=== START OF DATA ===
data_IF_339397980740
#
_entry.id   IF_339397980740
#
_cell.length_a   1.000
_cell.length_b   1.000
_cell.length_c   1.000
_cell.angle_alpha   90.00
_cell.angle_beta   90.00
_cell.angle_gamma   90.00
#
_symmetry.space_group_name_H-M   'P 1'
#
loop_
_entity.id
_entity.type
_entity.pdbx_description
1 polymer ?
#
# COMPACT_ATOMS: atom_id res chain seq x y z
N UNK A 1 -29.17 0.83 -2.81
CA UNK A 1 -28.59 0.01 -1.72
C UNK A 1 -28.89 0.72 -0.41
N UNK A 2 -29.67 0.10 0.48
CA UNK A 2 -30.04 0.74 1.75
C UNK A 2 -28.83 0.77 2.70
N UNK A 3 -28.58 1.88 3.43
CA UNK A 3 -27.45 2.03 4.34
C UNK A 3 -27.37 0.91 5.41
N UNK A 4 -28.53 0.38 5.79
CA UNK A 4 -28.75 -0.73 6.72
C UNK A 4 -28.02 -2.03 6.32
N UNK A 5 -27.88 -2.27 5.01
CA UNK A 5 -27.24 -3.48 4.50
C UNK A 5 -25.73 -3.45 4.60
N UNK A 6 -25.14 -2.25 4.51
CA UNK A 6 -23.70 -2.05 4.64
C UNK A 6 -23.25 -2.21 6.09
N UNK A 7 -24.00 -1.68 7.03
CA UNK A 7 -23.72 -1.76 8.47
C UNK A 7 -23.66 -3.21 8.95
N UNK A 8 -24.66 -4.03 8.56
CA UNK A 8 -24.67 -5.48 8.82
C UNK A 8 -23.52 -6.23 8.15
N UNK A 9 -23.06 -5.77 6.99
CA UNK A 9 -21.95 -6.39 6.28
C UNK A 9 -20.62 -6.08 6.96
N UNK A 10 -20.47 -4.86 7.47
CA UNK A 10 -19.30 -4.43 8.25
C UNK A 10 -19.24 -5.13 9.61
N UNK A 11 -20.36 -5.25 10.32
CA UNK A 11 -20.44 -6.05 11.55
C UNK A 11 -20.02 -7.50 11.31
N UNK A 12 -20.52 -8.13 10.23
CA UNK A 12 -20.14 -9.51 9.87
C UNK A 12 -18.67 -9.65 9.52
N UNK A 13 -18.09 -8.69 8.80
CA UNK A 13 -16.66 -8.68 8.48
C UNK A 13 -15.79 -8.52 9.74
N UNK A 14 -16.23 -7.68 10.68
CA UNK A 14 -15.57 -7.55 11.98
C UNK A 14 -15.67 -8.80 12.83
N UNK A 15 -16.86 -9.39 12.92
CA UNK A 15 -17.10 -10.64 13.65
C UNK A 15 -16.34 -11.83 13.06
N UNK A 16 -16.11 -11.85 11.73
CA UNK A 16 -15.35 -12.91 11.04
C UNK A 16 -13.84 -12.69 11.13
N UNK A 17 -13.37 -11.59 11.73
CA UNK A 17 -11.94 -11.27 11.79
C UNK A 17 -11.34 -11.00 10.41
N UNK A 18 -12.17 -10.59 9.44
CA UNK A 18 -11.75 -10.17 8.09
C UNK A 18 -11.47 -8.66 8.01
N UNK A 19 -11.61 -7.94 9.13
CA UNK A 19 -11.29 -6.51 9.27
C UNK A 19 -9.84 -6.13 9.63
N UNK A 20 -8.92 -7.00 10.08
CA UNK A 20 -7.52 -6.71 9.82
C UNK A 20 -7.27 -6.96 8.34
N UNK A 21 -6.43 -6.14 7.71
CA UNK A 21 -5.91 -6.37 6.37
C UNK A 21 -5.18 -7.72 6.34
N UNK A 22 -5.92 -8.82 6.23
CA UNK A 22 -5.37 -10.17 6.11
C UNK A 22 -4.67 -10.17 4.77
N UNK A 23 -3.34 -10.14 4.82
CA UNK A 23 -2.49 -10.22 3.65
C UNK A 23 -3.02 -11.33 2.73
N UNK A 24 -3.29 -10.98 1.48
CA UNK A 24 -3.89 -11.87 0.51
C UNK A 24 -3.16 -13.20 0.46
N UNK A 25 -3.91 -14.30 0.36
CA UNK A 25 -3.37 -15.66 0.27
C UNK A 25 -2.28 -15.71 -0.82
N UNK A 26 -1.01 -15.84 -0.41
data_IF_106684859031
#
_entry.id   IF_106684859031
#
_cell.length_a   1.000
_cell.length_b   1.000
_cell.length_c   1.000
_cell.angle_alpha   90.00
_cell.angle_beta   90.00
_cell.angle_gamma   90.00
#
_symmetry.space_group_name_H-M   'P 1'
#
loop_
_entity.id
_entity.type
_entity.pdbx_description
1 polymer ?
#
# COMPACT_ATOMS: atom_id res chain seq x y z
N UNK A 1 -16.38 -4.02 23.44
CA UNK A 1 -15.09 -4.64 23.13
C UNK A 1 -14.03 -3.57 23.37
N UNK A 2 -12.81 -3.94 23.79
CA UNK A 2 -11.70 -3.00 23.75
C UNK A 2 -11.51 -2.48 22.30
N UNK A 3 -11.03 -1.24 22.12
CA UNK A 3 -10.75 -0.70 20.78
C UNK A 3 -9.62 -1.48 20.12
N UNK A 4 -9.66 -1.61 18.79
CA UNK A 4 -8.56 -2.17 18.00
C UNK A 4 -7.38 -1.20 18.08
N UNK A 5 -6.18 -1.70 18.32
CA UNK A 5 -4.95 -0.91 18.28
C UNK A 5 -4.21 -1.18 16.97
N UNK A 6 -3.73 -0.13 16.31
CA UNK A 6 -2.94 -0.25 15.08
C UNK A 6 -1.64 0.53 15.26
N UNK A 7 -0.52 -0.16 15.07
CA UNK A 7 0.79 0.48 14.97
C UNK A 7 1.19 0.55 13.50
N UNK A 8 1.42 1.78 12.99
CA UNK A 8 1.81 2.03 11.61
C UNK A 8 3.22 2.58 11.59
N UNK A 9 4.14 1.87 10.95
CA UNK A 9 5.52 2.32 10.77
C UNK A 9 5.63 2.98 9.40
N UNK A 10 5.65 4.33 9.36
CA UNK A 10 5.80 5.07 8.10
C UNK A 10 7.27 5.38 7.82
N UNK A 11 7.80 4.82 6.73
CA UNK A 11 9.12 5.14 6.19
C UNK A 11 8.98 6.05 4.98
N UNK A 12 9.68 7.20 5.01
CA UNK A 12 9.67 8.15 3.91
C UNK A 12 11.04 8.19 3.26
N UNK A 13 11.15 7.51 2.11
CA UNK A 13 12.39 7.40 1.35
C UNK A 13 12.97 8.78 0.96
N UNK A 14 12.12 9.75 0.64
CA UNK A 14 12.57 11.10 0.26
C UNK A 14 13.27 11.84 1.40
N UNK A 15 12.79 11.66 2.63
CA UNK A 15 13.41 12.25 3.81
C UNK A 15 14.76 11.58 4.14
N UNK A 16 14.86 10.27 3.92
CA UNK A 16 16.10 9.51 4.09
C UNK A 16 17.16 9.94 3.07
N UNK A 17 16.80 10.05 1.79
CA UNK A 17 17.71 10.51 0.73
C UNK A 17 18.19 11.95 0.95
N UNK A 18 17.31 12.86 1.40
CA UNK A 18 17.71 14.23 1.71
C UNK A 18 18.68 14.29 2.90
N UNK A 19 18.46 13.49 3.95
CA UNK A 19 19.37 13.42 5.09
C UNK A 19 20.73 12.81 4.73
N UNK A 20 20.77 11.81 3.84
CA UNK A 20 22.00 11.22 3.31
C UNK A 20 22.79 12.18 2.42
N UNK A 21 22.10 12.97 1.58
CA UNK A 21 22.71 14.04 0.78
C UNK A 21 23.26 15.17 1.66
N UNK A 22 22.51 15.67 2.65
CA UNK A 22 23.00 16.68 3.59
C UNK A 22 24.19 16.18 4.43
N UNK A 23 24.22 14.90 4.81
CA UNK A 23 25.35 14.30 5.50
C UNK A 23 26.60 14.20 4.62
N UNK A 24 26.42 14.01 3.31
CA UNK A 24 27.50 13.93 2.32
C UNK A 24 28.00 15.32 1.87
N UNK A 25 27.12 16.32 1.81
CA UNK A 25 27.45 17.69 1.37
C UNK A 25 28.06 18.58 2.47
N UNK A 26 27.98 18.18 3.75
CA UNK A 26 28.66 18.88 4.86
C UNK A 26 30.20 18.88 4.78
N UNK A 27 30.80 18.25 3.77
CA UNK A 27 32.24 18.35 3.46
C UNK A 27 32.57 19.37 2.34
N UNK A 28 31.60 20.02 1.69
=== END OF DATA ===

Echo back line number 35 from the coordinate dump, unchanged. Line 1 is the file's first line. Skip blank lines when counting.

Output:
C UNK A 5 -25.73 -3.45 4.60